West coast gal, Heather Myles has long championed the values of traditional country music, especially the west coast Bakersfield sound through her work. Like a breath of fresh air she came on to the scene in 1992 and remained so for over ten years, but sadly her career and music has since become stale. It is as if after playing the music, influenced by Merle Haggard, Buck Owens and the like she either ran out of ideas or found she was battling against the tide. If that is the case it is a shame because for a while she looked to have everything needed to make it big time, but country music has changed and not for the better. While Heather is real country and always will be.
Myles is in good voice throughout. Excelling on her covers of the older songs. So good is she at doing them few are able to match never mind eclipse her efforts and that goes for her own finely penned country songs too. I only wish she were to be given that big break, she needs a helping hand or two to become known to a broader audience. It is like she has been wore down by the business or is it just me?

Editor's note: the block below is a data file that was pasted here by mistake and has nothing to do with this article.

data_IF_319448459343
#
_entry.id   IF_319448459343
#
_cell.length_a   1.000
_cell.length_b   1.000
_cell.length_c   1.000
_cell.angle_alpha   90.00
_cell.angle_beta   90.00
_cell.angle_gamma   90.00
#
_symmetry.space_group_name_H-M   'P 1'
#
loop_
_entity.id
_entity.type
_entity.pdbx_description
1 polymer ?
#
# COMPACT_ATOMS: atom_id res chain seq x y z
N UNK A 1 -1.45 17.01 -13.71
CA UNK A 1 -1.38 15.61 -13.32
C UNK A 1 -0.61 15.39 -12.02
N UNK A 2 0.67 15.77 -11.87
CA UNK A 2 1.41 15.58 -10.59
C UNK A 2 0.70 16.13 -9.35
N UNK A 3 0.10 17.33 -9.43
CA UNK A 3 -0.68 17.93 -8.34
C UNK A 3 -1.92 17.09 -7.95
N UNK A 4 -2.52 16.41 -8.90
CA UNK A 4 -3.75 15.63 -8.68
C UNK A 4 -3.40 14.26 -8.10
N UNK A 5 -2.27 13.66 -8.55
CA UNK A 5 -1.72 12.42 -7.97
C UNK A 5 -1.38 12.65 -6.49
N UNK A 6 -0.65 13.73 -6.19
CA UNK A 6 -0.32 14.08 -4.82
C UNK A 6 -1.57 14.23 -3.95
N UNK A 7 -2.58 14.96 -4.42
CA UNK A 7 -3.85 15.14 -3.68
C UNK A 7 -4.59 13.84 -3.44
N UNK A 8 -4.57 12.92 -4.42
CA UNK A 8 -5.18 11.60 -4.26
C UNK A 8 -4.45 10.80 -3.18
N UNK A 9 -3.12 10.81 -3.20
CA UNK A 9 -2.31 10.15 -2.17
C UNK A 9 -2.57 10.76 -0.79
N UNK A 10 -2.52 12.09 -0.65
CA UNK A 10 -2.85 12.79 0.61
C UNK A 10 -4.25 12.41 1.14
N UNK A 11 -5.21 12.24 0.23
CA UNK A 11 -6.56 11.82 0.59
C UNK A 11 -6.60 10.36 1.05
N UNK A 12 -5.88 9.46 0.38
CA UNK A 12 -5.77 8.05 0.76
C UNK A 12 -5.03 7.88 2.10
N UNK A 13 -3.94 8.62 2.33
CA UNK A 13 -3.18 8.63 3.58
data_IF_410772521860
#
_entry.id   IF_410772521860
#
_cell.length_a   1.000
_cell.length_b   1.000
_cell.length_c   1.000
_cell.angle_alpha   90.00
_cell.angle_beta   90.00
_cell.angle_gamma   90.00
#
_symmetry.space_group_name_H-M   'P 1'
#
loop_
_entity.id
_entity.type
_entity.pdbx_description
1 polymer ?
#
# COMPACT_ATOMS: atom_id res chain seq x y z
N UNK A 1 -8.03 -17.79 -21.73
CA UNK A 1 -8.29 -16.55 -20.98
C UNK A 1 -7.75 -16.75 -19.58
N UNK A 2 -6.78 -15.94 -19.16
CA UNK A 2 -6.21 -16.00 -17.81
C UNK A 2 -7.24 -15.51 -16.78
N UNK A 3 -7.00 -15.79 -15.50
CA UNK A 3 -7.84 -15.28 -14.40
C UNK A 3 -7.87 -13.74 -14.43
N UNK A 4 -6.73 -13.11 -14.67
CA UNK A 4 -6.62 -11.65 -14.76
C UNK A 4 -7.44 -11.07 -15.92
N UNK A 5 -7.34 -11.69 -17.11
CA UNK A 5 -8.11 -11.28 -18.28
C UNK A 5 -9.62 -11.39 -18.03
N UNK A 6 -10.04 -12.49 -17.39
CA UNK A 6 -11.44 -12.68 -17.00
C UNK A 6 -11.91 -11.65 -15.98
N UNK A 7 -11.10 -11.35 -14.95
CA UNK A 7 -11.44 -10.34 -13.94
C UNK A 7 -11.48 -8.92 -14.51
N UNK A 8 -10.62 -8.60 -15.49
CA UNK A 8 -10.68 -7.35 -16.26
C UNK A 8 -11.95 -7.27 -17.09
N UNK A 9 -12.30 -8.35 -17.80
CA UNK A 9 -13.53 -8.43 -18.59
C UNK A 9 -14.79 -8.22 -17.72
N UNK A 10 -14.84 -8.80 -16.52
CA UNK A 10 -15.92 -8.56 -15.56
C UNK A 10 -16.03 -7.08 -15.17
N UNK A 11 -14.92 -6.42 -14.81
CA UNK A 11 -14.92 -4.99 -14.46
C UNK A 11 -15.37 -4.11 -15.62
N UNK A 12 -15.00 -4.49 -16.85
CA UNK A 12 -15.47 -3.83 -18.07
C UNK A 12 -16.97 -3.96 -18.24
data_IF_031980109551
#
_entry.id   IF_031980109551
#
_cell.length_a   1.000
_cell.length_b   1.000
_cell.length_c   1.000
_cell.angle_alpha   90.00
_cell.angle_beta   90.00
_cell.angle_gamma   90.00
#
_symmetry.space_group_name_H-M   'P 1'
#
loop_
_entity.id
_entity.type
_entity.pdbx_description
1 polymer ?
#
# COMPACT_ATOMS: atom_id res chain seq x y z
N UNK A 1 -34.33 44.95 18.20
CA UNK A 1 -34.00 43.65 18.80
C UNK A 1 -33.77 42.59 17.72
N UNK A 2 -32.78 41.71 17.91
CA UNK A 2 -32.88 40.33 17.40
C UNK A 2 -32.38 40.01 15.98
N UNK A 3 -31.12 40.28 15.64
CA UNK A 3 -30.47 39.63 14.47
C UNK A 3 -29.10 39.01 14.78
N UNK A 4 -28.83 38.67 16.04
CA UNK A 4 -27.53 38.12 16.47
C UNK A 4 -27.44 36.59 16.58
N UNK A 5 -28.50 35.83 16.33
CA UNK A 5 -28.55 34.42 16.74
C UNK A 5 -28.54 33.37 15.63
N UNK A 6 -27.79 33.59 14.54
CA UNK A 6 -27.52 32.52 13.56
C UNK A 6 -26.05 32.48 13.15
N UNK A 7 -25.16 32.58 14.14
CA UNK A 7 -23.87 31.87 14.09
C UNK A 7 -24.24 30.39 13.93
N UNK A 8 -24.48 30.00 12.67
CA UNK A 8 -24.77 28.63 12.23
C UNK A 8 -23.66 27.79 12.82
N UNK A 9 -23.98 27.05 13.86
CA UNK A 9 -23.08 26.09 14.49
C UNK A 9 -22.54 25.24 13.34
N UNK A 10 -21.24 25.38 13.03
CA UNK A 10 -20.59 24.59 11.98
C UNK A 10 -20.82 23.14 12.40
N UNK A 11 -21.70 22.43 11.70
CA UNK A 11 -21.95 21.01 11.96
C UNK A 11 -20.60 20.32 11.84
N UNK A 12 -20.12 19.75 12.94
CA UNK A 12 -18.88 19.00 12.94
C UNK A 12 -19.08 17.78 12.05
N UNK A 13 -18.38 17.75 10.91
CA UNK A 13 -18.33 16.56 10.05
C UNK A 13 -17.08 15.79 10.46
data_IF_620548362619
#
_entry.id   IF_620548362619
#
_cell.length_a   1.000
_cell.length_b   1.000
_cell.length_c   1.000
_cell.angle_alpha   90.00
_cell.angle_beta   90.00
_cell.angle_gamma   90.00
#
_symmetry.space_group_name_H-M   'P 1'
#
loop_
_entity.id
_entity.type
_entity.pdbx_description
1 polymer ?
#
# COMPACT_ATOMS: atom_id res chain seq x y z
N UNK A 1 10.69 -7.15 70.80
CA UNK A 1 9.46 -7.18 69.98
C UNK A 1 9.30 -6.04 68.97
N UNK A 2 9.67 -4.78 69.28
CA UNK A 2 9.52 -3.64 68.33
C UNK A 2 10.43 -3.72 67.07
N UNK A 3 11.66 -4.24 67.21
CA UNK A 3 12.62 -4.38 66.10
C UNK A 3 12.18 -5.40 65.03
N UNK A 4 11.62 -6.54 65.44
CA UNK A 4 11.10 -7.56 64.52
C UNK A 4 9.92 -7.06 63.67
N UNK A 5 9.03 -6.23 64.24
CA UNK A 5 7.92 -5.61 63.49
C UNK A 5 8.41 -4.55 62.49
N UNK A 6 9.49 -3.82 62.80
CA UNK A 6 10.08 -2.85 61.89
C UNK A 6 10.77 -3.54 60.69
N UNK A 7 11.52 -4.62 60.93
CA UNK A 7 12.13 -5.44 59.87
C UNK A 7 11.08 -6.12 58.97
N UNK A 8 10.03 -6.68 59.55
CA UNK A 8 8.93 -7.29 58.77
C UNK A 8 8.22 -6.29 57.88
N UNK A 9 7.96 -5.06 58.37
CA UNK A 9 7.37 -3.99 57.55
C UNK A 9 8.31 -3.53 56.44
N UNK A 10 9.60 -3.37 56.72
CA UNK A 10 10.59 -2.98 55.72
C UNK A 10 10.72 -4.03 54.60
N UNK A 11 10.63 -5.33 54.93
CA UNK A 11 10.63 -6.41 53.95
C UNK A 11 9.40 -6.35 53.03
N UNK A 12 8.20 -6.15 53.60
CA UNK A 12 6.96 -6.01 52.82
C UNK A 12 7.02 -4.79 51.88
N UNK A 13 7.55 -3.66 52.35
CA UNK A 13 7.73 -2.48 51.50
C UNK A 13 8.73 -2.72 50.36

Setting a high benchmark Myles and band of 1996 featuring respected UK electric lead guitarist Wes McGhee, Gary Brandin, Gary Hewitt and Ann Day strike home time after time.
Brandin’s bright and breezy foot tapper ‘Lovin’ The Bottle’ and her own ‘Sweet Little Dangerous’, ‘Love Me A Little Longer’ and powerhouse tune ‘Changes’ get to press all the right buttons.
Backing the Live In London original we have ten songs recorded in Texas that sees Myles with a little of her old swagger pin back my ears on a few little treasures. As in Marty Robbins’ ‘Begging To You’, Leroy Van Dykes ‘Just Walk On By’ and her own songs ‘Big Cars’ and an entertaining steel guitar and fiddle plied affair they show both her and her band in good light. If Myles is new to you then you are best advised to check-out her Demon albums ‘Just Like Old Times, Untamed and from 1998, Highways And Honky Tonks (Rounder).
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